Feedback: Whilst you will have provided feedback throughout the year, the PRDP is a good opportunity to offer further positive and developmental feedback. Guidance on providing feedback can be found in the guide Feedback tips and process.
Note-taking: Either party can take the notes; both of you need to keep a copy. Check local arrangements and, if required, ensure a copy is sent to a departmental administrator or Head of Department.
Career and development planning
Part of your management responsibility is to develop your staff. Supporting them to identify and develop the appropriate skills, knowledge and attitudes to:
- do their jobs well and fulfil agreed objectives
- support team and organisational goals
- progress in their careers
The PRDP offers the ideal opportunity to have career development conversations. These conversations can be beneficial for both of you. Here’s a guide that will help you approach career discussion and development planning: Guide to career and development planning .
After the meeting
- The paperwork needs to be completed, agreed and signed by you and the team member.
- You should then update the manager's self-service in ICIS to ensure there is a record that the PRDP conversation has taken place.
- PRDPs may be reviewed by the Head of Department/appraiser’s line manager or collated by a local coordinator – this is dependent on local requirements.
- The PRDP form and objectives should be jointly reviewed at the six-month point as a minimum during the year. This enables progress in meeting objectives and implementing the development plan to be discussed and further action to be agreed as necessary.
- Both you and your staff members have an ongoing responsibility to review and to take action.
Resolving performance issues before the PRDP
- The PRDP provides a review and recognition of the year’s work and is used to discuss the breadth of the person’s job, of which any performance issues are likely to be only one aspect.
- Performance issues should not be saved up for an annual PRDP but raised and explored as swiftly as possible in separate meetings throughout the year.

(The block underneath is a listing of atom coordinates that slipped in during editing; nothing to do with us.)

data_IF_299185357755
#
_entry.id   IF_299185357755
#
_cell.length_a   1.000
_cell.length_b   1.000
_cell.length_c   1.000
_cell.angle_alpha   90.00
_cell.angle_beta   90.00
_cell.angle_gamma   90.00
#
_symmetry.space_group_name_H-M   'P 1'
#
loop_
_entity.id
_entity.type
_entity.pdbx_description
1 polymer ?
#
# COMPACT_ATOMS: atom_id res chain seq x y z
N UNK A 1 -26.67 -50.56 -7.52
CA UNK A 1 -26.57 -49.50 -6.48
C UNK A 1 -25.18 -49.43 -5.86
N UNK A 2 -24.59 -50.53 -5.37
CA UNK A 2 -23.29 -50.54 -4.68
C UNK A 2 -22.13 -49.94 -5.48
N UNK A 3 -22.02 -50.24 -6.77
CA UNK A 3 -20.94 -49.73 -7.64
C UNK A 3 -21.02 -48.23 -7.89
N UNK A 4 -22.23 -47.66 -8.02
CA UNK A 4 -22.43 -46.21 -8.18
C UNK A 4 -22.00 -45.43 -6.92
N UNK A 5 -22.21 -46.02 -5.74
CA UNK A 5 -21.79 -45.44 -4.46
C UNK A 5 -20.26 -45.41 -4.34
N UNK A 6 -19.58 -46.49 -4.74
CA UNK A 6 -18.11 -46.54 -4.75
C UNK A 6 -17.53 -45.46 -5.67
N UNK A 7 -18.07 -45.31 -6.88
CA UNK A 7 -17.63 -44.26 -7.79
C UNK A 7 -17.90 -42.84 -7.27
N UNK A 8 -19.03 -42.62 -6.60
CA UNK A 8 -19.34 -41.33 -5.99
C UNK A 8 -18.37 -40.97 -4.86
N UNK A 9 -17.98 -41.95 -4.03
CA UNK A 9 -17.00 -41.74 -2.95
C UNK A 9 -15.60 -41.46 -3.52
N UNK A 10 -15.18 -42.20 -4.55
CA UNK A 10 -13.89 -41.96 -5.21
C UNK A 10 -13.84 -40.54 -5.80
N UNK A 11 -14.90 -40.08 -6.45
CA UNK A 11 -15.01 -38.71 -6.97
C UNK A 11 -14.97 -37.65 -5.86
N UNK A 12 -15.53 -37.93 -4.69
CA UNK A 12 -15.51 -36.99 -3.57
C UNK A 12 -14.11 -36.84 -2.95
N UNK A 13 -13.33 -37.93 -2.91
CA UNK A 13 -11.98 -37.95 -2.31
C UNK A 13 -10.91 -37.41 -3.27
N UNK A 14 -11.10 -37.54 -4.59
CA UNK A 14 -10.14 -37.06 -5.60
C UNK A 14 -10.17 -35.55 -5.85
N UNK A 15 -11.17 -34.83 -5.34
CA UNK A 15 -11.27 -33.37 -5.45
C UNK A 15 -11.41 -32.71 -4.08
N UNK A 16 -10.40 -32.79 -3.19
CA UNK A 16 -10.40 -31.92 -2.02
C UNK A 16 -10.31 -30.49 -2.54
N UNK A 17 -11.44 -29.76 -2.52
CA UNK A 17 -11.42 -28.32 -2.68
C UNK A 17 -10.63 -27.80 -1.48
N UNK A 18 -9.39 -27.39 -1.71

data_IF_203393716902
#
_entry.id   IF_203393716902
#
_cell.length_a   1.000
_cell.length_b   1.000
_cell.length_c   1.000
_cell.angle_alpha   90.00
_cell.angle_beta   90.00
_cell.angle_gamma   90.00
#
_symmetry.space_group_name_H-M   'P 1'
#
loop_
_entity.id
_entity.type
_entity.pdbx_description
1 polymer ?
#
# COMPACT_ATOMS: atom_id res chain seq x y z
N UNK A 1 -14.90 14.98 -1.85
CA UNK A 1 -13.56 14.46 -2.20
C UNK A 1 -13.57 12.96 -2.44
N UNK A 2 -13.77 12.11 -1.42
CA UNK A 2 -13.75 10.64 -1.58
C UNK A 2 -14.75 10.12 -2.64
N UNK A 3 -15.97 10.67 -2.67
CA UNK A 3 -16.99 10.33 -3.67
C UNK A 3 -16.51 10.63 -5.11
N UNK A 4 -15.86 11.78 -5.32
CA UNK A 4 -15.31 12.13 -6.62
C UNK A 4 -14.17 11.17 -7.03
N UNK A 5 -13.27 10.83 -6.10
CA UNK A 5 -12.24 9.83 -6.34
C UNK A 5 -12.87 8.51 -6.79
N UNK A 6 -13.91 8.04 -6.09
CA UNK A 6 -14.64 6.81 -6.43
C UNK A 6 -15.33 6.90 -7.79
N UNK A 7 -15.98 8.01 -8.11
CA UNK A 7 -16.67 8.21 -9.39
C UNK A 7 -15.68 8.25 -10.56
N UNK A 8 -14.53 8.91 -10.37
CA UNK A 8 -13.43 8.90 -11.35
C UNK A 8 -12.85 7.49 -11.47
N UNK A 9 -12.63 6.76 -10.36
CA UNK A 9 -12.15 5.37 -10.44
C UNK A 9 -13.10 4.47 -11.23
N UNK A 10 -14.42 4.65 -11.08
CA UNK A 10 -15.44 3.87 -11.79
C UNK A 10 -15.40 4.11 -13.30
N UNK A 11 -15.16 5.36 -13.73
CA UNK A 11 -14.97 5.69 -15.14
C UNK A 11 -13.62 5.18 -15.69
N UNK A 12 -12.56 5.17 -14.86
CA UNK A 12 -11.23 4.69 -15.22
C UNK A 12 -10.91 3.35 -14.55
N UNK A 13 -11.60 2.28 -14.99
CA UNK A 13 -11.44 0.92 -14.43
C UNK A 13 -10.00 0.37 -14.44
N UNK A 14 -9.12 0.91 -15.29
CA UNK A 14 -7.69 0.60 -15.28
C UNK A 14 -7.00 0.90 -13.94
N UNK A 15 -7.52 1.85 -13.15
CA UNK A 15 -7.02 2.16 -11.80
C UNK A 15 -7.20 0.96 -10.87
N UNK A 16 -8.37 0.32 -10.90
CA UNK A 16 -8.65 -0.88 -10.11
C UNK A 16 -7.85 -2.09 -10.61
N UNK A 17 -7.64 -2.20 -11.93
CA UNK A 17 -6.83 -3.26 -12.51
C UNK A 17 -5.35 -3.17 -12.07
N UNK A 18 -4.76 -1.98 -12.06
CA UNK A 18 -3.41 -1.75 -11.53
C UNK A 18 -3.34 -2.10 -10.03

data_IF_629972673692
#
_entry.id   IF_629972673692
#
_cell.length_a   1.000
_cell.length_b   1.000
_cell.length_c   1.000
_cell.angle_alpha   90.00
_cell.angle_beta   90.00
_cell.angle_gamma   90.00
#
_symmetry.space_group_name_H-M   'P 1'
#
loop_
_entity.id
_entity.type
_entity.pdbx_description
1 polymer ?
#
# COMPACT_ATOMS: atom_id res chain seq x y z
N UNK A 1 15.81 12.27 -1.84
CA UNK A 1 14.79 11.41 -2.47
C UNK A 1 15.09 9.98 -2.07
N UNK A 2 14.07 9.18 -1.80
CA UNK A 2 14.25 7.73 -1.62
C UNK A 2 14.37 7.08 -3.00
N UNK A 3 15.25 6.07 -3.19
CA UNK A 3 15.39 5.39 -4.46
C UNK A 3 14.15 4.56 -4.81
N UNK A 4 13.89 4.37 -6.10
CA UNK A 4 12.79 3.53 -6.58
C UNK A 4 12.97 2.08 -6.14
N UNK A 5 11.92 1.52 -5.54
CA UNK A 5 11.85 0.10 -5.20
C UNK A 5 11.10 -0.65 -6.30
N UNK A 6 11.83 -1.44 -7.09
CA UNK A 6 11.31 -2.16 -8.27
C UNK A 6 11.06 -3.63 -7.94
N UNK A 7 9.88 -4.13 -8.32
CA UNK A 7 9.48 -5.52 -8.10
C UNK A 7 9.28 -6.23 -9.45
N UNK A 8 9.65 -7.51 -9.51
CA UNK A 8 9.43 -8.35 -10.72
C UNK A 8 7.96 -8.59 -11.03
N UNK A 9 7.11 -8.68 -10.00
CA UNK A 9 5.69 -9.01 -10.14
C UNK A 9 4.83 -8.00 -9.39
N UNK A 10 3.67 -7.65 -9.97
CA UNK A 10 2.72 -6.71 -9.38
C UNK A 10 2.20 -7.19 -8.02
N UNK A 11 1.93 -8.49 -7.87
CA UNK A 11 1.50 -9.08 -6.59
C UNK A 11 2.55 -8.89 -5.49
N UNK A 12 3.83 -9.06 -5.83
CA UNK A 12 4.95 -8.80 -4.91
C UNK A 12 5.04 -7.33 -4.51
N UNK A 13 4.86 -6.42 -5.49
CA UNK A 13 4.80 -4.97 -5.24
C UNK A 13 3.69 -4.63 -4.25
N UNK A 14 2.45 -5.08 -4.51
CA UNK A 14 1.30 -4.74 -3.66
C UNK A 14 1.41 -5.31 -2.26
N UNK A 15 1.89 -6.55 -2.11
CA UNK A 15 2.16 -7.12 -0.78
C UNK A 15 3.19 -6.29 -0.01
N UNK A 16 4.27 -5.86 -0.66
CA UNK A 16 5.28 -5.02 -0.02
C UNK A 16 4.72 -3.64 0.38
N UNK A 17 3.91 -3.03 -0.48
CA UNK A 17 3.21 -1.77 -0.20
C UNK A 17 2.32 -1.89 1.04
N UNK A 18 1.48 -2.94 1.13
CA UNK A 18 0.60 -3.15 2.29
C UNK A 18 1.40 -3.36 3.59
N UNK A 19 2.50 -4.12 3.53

- Managers should be providing regular feedback to their people throughout the year. See this guide: Feedback tips and process.
- If there is a perceived lack of appreciation, positive and constructive feedback, this should be discussed in the PRDP with plans to rectify this in the forthcoming year.
Differences of opinion between appraiser and appraisee
Differences of opinion occur from time to time. These are often due to unclear communication and misunderstandings. If the relationship is working well and you have been having regular one-to-ones and exchanges of feedback, it reduces the likelihood that immovable differences will emerge during the PRDP.
If a disagreement does occur:
- An exploration of the different perspectives can be useful as a first step to resolving the situation.
- Open questions, suspending judgement, asking for more information and each party aiming to understand the other more fully are useful techniques.
- If the issue is relatively insignificant, agree to record the differences and move on.
- If the issue is significant and the exploration has not generated results, it may be necessary to involve a third party – possibly your line manager or HR.
Relationship to pay/promotion:
- The College’s process is designed to focus on the quality of the conversation and to provide an open, honest forum for discussing work and development goals. This can be harder to achieve when our attention is narrowed by concerns about the resulting impact on our financial security. Research from the CIPD (2016) reported the value of having clear water between pay/promotion conversations and conversations focusing on development and making improvements.
- Clearly, there is a relationship between the actions discussed in an appraisal and the judgements made concerning pay and promotion. However, these activities should not be conducted concurrently.
Training & support for managers
People and Organisational Development (POD) offers Management and Leadership programmes, which equip you with the skills, knowledge and confidence to be an effective leader and manager of people. Key aspects of leadership are covered, including having effective performance conversations.
The LDC also runs department-specific PRDP sessions for managers’ on request. Please get in touch with Beth Richardson if you’d like to find out more: email@example.com